Steel and aluminium boats: hull survey – checking for corrosion using ultrasound and other techniques.

Gwilym Harris-Evans

                Dipl. IBTC, member BMSE, Mecal.  
                   Yacht, Commercial Coding & Tonnage Surveyor.
           Tel: 00351 969260096



Ultrasound testing is just one technique for assessing the health of a steel or aluminium hull. Most surveyors these days should be equipped, as I am, with multi echo ultrasound equipment. This is capable of reading through paint systems and reasonable amounts of filler, and usually avoids the necessity of grinding off expensive coatings.

The industry standard requires readings to be taken at 500mm centres: in practice many more readings will be taken, particularly around low readings and where experience tells the surveyor that problems can be expected. Like a moisture meter with GRP, an ultrasound gauge is one of a range of tools, albeit a useful one. Findings are open to interpretation and must be considered in combination with other evidence. Ultrasound meters will, for example, only read fairly parallel metal surfaces, and they won’t register scale or pitting. Essential adjuncts are a pitting gauge and a chipping hammer, together with knowledge of the most likely areas in which to find corrosion.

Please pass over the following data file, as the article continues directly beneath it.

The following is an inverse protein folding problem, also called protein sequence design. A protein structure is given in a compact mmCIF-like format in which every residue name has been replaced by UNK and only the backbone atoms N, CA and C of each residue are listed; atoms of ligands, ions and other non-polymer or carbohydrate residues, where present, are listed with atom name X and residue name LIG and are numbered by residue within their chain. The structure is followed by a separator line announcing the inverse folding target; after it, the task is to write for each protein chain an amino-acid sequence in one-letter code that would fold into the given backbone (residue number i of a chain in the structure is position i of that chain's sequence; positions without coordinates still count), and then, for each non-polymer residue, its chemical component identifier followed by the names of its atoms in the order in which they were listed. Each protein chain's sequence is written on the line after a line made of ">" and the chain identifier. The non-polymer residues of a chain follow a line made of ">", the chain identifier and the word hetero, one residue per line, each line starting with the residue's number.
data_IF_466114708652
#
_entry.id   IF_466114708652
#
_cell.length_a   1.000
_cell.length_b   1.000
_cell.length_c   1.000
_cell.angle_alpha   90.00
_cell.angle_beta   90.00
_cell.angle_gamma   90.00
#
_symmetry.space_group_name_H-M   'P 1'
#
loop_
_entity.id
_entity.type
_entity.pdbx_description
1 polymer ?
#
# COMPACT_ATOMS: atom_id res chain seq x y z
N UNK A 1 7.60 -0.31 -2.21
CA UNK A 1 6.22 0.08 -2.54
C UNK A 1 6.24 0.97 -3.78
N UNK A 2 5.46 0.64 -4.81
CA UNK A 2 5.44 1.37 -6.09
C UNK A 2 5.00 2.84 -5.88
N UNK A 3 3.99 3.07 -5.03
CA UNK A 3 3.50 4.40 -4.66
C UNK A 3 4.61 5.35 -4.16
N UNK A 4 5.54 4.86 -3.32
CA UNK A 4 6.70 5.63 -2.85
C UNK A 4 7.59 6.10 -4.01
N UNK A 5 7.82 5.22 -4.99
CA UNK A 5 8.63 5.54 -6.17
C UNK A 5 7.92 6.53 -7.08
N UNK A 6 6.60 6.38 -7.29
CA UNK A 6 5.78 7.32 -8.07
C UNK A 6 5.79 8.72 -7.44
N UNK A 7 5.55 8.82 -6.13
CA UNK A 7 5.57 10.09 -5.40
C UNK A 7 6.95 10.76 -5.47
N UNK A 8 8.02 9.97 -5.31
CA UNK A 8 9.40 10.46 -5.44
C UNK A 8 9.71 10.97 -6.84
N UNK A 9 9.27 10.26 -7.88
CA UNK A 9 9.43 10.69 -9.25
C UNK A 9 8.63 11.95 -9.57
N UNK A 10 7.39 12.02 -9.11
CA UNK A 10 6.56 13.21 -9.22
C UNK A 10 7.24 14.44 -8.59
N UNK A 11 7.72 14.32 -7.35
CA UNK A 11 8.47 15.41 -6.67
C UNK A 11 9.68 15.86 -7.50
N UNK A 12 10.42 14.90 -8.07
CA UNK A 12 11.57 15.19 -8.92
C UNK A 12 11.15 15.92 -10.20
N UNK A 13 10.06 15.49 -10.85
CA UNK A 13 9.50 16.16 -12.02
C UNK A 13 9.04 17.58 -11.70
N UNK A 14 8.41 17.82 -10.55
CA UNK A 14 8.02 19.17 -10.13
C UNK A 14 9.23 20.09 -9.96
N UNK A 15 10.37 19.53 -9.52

We know that most steel vessels waste from the inside out. There are many areas which will not be open to inspection, due to the type of construction or extensive fixed internal joinery, but a combination of the above techniques should reveal the problem areas.  These may be due to poor original construction, lack of maintenance, improper coating and general deterioration. Lack of maintenance may include failure to replace anodes, or address the sometimes complex problem of stray current corrosion.

So, the meter in its sophisticated modern multi echo form, is a very useful tool, but only one of a number of tools we employ to form the most comprehensive picture possible of the condition of the hull.

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